Black and Multiracial Politics in America

Black and Multiracial Politics in America

Yvette M. Alex-Assensoh
Lawrence J. Hanks
Copyright Date: 2000
Published by: NYU Press
Pages: 352
https://www.jstor.org/stable/j.ctt9qgcw8
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    Black and Multiracial Politics in America
    Book Description:

    America is currently in the midst of a major racial and ethnic demographic shift. By the twenty-first century, the population of Hispanics and Asians will increase significantly, while the black population is expected to remain relatively stable. Non-Hispanic Whites will decrease to just over half of the nation's population. How will the changing ethnic and racial composition of American society affect the long struggle for black political power and inclusion? To what extent will these racial and ethnic shifts affect the already tenuous nature of racial politics in American society? Using the literature on black politics as an analytical springboard, Black and Multiracial Politics in America brings together a broad demography of scholars from various racial and ethnic groups to assess how urban political institutions, political coalitions, group identity, media portrayal of minorities, racial consciousness, support for affirmative action policy, political behavior, partisanship, and other crucial issues are impacted by America's multiracial landscape. Contributors include Dianne Pinderhughes, M. Margaret Conway, Pei-te Lein, Susan Howell, Mack Jones, Brigitte L. Nacos, Natasha Hritzuk, Marion Orr, Michael Jones-Correa, A.B. Assensoh, Joseph McCormick, Sekou Franklin, Jose Cruz, Erroll Henderson, Mamie Locke, Reuel Rogers, James Endersby, Charles Menifield and Lawrence J. Hanks.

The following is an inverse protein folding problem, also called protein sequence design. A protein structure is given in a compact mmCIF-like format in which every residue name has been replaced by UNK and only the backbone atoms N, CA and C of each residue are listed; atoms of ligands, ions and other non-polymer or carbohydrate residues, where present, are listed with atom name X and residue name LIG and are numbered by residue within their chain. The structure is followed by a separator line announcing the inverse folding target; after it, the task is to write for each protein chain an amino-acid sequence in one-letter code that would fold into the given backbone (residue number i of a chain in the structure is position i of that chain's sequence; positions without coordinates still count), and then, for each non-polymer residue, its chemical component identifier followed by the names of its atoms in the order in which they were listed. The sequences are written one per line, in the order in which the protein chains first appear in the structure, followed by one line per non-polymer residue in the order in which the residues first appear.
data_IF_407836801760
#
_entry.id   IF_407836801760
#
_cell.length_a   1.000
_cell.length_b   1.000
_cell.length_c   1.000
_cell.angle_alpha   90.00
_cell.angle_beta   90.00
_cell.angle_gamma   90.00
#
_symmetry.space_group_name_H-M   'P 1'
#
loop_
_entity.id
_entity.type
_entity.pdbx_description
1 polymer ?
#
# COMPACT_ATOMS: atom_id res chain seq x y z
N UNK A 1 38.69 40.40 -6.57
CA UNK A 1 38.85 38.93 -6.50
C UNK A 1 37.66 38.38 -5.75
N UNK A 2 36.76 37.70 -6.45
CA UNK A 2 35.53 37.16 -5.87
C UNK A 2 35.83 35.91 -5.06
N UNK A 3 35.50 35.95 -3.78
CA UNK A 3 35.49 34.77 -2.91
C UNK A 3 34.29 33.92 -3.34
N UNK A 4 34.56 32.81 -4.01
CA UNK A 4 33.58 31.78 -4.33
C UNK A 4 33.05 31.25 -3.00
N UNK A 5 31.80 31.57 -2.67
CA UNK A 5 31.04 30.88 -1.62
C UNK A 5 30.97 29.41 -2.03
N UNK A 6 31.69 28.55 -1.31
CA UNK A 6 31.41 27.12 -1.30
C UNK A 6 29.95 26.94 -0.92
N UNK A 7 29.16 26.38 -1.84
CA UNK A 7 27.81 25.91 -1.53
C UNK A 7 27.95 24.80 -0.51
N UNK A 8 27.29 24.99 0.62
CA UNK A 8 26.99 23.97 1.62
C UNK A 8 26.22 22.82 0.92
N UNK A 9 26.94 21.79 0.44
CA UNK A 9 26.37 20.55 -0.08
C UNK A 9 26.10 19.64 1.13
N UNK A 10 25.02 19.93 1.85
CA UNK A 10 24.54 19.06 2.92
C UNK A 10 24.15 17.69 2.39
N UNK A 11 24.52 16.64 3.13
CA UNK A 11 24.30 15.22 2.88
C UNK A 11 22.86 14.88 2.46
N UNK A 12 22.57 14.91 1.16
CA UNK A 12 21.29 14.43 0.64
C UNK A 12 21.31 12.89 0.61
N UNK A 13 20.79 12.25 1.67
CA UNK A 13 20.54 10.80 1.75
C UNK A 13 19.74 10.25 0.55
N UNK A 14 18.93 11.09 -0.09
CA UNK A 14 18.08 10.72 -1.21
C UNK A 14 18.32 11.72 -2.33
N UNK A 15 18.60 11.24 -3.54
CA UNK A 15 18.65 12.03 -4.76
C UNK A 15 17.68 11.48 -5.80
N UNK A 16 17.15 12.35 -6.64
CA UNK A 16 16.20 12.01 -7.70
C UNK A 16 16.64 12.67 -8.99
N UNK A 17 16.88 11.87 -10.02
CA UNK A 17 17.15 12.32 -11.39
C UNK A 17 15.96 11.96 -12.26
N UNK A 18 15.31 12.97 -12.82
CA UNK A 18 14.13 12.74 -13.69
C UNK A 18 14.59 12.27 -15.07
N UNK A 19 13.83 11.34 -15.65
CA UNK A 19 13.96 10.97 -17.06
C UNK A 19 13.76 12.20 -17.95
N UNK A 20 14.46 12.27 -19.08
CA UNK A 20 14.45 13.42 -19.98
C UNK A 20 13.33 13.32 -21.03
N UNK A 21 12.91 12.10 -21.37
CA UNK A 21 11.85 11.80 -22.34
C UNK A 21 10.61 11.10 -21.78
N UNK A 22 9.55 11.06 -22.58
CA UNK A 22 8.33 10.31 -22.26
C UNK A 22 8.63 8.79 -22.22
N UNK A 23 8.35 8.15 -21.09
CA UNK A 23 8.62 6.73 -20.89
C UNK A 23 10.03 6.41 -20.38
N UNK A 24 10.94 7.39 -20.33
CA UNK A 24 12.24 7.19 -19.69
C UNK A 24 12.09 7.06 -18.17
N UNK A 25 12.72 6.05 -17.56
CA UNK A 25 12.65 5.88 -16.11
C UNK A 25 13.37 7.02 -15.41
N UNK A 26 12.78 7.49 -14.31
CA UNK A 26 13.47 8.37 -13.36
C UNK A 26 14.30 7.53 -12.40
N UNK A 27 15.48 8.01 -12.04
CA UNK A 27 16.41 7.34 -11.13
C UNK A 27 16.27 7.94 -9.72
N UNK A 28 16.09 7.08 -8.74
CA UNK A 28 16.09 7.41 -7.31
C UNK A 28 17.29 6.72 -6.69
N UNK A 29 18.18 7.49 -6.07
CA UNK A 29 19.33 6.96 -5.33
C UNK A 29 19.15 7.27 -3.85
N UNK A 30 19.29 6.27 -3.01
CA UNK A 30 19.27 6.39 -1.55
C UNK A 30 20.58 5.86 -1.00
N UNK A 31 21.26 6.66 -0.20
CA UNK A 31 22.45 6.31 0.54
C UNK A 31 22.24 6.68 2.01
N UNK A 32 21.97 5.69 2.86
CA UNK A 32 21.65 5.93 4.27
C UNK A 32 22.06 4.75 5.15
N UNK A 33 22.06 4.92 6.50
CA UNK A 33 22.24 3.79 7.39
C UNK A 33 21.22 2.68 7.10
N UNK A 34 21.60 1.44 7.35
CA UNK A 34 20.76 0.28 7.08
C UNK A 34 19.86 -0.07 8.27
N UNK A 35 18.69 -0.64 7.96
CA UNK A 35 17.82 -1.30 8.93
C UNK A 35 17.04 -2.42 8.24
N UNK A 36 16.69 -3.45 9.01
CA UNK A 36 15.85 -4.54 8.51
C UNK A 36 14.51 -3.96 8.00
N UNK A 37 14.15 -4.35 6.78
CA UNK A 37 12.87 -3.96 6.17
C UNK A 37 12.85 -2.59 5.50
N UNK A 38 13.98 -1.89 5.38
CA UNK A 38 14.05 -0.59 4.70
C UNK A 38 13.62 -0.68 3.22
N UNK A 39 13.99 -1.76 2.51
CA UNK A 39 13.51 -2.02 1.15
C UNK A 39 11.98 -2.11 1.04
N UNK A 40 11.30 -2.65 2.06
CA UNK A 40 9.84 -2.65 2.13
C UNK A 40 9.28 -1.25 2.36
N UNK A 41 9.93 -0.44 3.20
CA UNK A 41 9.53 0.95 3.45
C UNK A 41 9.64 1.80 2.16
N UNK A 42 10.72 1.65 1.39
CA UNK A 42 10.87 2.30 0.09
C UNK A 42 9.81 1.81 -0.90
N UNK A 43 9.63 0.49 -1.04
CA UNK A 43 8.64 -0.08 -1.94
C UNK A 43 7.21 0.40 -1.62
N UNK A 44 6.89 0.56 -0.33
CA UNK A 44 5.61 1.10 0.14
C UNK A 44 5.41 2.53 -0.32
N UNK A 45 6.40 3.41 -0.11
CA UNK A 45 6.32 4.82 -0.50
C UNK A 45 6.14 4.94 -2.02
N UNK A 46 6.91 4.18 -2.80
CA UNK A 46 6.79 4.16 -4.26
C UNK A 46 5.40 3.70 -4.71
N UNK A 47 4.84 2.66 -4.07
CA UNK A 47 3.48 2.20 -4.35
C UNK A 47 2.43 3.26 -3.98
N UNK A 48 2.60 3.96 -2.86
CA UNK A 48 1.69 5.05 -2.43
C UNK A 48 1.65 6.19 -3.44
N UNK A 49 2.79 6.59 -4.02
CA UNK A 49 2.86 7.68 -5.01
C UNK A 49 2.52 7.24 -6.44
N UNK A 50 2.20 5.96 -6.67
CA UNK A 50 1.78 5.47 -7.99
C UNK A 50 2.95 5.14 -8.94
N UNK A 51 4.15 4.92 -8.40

eISBN: 978-0-8147-0785-2
    Subjects: Sociology

Table of Contents

  1. Front Matter
    (pp. i-vi)
  2. Table of Contents
    (pp. vii-x)
  3. Foreword
    (pp. xi-xii)
    Dianne Pinderhughes

    Black and Multiracial Politics in Americaexplores, in vivid detail, the intersections of race and ethnicity that stem from recent patterns of American immigration. At the end of a century prophetically described by W. E. B. Du Bois as the Century of the Color Line, there seems little doubt that current debates and conflicts over color will extend well into the twenty-first century. And so, to better understand the current racial topography in the United States, we must ask ourselves certain basic questions: What are the demographic parameters of multiracial America? Which groups are accounting for the explosion in America’s...

  4. Acknowledgments
    (pp. xiii-xvi)
    Yvette M. Alex-Assensoh and Lawrence J. Hanks
  5. Contributors
    (pp. xvii-xx)
  6. Introduction: In Search of Black and Multiracial Politics in America
    (pp. 1-12)
    Yvette M. Alex-Assensoh

    The unprecedented growth in the populations of Latinos and Asians in the United States constitutes one of the most dramatic racial/ethnic shifts in American political history. According to the most recent demographic evidence, the number of Hispanics and Asians is increasing at a faster rate than that of African-Americans, presently considered to make up the largest single American minority group.

    The implications of these demographic shifts are especially dramatic in melting-pot metropolitan areas, that is, urban centers with significant concentrations of two or more minority groups. All of the cities listed in Table I.1 (Frey 1998, p.41) have non-Hispanic white...

  7. PART I Political Incorporation, Racial Polarization, and Interethnic Discord

    • Chapter 1 Afro-Caribbean Immigrants, African Americans, and the Politics of Group Identity
      (pp. 15-59)
      Reuel Rogers